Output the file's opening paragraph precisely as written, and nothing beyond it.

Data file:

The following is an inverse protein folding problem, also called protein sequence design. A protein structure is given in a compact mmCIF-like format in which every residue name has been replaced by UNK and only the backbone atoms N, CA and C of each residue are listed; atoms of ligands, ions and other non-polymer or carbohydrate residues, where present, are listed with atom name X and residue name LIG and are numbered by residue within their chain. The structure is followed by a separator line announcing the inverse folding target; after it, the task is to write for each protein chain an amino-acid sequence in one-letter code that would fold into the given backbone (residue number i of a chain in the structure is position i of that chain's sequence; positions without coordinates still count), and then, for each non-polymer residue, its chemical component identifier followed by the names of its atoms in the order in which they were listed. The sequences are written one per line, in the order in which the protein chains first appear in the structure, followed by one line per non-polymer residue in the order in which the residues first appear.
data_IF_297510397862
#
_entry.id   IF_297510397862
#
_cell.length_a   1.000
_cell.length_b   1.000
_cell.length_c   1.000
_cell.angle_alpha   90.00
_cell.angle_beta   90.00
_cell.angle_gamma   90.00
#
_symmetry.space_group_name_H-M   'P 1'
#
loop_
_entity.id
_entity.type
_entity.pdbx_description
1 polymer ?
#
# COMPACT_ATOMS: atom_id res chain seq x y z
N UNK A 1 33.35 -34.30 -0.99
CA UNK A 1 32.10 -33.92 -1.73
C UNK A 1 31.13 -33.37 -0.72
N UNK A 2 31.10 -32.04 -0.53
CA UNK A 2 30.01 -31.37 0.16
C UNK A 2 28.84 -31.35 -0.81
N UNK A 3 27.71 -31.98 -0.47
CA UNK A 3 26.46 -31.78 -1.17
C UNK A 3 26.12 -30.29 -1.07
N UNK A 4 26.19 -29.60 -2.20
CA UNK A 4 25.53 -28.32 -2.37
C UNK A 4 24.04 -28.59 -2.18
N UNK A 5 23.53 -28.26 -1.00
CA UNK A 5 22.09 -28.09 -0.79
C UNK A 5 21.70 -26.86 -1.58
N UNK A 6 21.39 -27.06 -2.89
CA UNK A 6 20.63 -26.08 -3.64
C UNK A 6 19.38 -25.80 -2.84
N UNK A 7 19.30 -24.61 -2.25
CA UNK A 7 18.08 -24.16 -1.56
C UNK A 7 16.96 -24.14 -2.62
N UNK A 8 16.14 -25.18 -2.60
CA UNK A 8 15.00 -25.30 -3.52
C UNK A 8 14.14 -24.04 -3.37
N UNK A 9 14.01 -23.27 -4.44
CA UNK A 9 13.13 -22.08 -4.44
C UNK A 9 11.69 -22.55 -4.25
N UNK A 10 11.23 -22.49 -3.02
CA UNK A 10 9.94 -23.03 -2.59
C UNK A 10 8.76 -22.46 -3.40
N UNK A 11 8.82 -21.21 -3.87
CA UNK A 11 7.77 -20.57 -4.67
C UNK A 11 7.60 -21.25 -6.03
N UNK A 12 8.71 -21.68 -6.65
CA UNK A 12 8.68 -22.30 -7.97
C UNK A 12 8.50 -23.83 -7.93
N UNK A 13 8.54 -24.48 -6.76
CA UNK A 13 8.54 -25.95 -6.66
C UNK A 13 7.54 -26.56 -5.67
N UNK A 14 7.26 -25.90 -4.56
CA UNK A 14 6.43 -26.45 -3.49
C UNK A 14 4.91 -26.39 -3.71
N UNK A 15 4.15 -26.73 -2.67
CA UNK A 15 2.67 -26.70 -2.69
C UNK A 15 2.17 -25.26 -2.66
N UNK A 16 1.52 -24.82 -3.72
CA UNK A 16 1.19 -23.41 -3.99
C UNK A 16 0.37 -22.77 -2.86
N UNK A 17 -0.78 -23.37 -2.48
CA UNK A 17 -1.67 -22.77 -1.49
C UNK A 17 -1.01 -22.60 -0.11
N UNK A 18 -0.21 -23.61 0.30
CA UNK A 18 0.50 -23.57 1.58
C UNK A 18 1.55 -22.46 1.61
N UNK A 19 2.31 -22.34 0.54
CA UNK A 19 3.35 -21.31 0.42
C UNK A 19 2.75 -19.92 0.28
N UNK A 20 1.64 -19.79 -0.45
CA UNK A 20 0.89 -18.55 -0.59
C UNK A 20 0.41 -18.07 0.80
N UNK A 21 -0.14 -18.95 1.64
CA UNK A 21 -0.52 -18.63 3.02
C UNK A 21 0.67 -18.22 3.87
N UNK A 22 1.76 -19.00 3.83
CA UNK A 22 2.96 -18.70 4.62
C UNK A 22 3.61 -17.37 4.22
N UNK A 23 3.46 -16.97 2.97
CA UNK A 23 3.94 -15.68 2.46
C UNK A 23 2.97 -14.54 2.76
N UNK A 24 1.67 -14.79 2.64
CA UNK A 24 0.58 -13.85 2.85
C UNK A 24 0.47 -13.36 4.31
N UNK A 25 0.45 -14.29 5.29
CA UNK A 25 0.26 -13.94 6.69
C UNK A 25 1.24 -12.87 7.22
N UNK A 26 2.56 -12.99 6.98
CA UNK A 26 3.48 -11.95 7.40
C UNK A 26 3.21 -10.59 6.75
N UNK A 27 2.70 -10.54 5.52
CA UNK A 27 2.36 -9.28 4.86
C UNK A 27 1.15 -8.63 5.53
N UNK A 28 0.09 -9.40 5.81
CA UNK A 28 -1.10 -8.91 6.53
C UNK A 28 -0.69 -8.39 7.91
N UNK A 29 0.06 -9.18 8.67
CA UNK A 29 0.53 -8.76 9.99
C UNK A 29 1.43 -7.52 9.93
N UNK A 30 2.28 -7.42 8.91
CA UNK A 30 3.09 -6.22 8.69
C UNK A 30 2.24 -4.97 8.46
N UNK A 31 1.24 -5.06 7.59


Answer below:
The following is an inverse protein folding problem, also called protein sequence design. A protein structure is given in a compact mmCIF-like format in which every residue name has been replaced by UNK and only the backbone atoms N, CA and C of each residue are listed; atoms of ligands, ions and other non-polymer or carbohydrate residues, where present, are listed with atom name X and residue name LIG and are numbered by residue within their chain. The structure is followed by a separator line announcing the inverse folding target; after it, the task is to write for each protein chain an amino-acid sequence in one-letter code that would fold into the given backbone (residue number i of a chain in the structure is position i of that chain's sequence; positions without coordinates still count), and then, for each non-polymer residue, its chemical component identifier followed by the names of its atoms in the order in which they were listed. The sequences are written one per line, in the order in which the protein chains first appear in the structure, followed by one line per non-polymer residue in the order in which the residues first appear.